Sunday, hundreds of people gather in downtown Tampa, speaking out against hate after the shocking violence in Charlottesville Saturday. People from all different backgrounds, now standing together.
"These differences are not our weakness, rather it's our strength," one local leader said.
"To see a car barreling down on people, it was horrifying a horrifying spectacle that that's happening here in our country," Denada Green, who attended the vigil, said. "We've got to speak up against it, we've got to come together and fight against it."
A vigil against hate, gave a voice to local leaders.
"My people, like many others, have seen what happens when hate is allowed to fill the streets, when those who think that some other group are allowed to rise in power," Rabbi Jason Rosenberg said.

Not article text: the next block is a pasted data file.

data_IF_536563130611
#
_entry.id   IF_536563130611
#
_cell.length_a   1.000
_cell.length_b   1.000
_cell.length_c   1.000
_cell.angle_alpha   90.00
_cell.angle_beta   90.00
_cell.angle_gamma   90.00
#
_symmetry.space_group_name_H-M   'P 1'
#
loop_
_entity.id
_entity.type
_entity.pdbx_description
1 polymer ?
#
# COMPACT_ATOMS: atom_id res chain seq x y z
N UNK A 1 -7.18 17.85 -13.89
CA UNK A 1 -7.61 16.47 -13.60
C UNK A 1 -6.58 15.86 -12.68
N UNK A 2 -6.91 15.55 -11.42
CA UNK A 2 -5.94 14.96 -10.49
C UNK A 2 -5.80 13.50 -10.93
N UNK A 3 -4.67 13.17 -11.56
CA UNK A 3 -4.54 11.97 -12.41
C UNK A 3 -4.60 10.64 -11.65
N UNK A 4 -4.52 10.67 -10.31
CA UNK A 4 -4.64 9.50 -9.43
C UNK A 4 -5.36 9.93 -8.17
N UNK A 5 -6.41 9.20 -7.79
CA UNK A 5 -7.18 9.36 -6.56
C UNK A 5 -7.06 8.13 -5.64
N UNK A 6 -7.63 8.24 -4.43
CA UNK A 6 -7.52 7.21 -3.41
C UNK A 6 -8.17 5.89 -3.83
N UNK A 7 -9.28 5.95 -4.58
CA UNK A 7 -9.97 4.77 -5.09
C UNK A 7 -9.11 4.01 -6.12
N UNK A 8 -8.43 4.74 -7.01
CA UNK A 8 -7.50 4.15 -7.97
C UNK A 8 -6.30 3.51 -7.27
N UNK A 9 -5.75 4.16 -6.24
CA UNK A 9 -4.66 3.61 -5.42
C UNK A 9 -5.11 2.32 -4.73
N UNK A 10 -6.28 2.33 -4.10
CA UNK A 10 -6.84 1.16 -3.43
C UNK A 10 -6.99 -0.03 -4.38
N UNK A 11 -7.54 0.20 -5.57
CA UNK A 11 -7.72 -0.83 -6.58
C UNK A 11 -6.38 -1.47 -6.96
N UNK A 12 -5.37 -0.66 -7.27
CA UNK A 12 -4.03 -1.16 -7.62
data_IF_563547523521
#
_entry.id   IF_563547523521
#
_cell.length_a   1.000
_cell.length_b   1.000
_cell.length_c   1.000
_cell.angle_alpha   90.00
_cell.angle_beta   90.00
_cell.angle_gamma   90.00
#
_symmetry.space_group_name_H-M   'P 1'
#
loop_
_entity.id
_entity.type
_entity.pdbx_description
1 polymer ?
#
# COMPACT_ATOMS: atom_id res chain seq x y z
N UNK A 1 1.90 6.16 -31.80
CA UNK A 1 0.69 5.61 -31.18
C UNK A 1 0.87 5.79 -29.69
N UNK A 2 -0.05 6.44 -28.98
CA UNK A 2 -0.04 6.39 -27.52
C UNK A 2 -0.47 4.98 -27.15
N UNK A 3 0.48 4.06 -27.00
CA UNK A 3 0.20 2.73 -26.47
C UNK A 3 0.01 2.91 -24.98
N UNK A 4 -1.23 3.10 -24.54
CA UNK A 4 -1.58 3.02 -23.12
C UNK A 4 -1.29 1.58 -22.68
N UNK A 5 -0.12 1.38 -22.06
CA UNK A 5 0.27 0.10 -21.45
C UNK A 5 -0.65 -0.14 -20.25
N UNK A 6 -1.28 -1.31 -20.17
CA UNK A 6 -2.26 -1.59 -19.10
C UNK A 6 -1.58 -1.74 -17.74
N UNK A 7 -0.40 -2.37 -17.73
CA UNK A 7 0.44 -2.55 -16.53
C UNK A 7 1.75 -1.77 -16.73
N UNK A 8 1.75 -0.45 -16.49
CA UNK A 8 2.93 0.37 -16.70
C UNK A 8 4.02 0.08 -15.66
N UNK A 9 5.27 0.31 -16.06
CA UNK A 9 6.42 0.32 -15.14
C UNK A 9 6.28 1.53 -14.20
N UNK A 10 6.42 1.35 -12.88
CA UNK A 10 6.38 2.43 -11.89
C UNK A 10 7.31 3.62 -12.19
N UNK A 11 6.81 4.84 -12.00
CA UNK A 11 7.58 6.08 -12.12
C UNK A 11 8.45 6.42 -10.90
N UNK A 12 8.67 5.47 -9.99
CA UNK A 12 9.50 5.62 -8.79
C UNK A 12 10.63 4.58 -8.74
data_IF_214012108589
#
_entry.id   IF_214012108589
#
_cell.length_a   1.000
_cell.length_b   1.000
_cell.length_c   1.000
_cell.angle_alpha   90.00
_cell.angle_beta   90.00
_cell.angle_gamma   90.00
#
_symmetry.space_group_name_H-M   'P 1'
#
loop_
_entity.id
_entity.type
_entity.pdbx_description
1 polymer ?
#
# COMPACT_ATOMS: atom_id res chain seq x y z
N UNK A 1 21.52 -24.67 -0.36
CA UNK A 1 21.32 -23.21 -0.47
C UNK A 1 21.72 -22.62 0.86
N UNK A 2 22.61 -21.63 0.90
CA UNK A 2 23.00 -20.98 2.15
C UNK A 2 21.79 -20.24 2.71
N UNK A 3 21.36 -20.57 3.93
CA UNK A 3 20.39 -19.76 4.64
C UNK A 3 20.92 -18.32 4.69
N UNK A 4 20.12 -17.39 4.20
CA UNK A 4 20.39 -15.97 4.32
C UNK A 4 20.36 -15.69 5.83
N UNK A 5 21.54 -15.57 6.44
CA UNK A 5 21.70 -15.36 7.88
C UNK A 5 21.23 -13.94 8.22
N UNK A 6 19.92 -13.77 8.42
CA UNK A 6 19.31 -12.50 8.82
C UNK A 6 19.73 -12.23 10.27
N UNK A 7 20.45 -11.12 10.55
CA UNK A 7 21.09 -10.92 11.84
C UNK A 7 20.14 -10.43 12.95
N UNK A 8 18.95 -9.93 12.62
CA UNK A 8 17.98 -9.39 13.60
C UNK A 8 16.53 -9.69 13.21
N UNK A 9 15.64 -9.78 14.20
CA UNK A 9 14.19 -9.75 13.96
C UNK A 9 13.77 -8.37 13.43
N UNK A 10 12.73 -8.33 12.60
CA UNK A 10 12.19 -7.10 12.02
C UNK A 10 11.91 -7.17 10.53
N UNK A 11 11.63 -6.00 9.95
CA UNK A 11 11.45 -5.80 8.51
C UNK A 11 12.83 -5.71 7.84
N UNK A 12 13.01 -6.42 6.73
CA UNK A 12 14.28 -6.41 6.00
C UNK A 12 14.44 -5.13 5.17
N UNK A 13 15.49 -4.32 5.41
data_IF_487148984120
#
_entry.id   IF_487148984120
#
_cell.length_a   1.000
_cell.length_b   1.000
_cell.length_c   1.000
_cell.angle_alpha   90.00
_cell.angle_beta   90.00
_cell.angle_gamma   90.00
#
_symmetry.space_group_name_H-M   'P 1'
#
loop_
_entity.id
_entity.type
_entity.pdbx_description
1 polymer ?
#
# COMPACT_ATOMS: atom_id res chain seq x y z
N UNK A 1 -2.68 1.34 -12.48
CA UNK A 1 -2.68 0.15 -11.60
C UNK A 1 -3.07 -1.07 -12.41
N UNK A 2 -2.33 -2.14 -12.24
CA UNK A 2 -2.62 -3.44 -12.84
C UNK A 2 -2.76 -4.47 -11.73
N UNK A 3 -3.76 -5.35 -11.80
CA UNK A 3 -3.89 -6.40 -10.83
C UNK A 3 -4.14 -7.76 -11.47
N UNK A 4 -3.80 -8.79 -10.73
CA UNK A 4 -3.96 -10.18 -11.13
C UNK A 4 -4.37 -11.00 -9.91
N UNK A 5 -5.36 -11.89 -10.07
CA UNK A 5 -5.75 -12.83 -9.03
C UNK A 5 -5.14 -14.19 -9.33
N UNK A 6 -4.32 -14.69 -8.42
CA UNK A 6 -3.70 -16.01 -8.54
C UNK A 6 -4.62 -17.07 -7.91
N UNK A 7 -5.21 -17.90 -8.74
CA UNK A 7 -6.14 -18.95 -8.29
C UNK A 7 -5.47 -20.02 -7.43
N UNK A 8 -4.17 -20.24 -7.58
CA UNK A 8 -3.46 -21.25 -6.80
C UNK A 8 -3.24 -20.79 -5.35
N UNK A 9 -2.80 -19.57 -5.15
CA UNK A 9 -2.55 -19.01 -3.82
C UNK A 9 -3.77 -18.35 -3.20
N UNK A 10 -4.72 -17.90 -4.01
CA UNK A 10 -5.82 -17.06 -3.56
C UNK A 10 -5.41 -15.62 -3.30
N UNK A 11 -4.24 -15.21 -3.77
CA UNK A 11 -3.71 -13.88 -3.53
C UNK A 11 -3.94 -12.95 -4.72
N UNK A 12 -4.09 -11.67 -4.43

People who attended the vigil, won't accept hatred here.
"We're not going to take white supremacy, we're not going to take Nazis, and you know, if they come for one of us, they come for everyone," Cat Lim said.
"We will not allow these white supremacists to intimidate us," another speaker said.
Now, solidarity shows strength. People who attended the vigil participated in a candle light vigil, silent march to the streets and battle cry for change.
"It's empowering, it's empowering people feel powerless, but we have power as a people, so it makes a difference," Green said.